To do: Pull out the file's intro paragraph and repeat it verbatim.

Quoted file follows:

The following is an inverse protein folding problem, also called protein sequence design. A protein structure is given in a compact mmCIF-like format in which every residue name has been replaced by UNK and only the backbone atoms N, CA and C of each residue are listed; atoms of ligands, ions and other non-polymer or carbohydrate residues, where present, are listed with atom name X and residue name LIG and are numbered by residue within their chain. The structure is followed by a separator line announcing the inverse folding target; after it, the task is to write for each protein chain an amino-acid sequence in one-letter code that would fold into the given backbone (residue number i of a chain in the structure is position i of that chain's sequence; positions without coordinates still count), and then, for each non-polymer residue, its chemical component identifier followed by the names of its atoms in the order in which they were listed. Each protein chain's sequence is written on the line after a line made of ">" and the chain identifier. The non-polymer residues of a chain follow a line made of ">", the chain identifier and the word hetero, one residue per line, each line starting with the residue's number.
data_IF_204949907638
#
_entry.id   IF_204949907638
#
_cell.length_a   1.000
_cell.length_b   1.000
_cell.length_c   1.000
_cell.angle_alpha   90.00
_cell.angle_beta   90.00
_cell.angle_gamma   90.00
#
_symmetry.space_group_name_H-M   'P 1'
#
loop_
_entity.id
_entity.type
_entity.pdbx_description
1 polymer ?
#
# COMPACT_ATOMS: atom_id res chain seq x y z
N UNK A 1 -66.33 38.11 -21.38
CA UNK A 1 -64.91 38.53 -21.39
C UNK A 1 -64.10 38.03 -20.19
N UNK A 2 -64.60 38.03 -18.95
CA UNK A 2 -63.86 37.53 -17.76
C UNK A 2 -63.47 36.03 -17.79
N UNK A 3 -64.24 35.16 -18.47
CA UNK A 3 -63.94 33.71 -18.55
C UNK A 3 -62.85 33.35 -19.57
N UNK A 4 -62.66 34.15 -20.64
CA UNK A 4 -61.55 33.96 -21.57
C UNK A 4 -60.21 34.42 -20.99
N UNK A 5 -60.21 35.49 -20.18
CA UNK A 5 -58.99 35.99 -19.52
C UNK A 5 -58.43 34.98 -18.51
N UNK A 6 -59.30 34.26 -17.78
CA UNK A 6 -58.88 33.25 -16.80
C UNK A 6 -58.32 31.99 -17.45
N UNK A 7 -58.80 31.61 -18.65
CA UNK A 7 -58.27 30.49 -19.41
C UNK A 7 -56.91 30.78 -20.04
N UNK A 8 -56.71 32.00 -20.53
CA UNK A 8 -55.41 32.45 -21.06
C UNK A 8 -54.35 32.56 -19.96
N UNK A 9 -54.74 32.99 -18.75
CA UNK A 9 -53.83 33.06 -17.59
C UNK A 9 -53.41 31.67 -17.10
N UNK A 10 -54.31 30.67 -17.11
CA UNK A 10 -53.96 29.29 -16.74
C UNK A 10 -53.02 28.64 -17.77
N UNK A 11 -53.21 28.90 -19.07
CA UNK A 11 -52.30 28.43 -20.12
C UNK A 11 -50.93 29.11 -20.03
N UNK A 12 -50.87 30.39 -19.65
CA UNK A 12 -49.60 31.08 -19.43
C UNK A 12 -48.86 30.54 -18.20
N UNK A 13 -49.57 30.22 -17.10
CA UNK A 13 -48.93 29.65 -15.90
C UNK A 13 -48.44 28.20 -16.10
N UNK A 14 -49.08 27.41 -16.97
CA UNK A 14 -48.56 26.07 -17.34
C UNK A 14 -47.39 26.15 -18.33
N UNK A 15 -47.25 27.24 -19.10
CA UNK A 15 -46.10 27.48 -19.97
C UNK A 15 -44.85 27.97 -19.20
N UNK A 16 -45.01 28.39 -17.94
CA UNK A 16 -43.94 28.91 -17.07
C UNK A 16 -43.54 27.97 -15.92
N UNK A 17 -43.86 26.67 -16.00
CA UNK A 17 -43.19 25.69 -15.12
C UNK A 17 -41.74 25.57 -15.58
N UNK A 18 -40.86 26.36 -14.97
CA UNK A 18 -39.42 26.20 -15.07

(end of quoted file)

The following is an inverse protein folding problem, also called protein sequence design. A protein structure is given in a compact mmCIF-like format in which every residue name has been replaced by UNK and only the backbone atoms N, CA and C of each residue are listed; atoms of ligands, ions and other non-polymer or carbohydrate residues, where present, are listed with atom name X and residue name LIG and are numbered by residue within their chain. The structure is followed by a separator line announcing the inverse folding target; after it, the task is to write for each protein chain an amino-acid sequence in one-letter code that would fold into the given backbone (residue number i of a chain in the structure is position i of that chain's sequence; positions without coordinates still count), and then, for each non-polymer residue, its chemical component identifier followed by the names of its atoms in the order in which they were listed. Each protein chain's sequence is written on the line after a line made of ">" and the chain identifier. The non-polymer residues of a chain follow a line made of ">", the chain identifier and the word hetero, one residue per line, each line starting with the residue's number.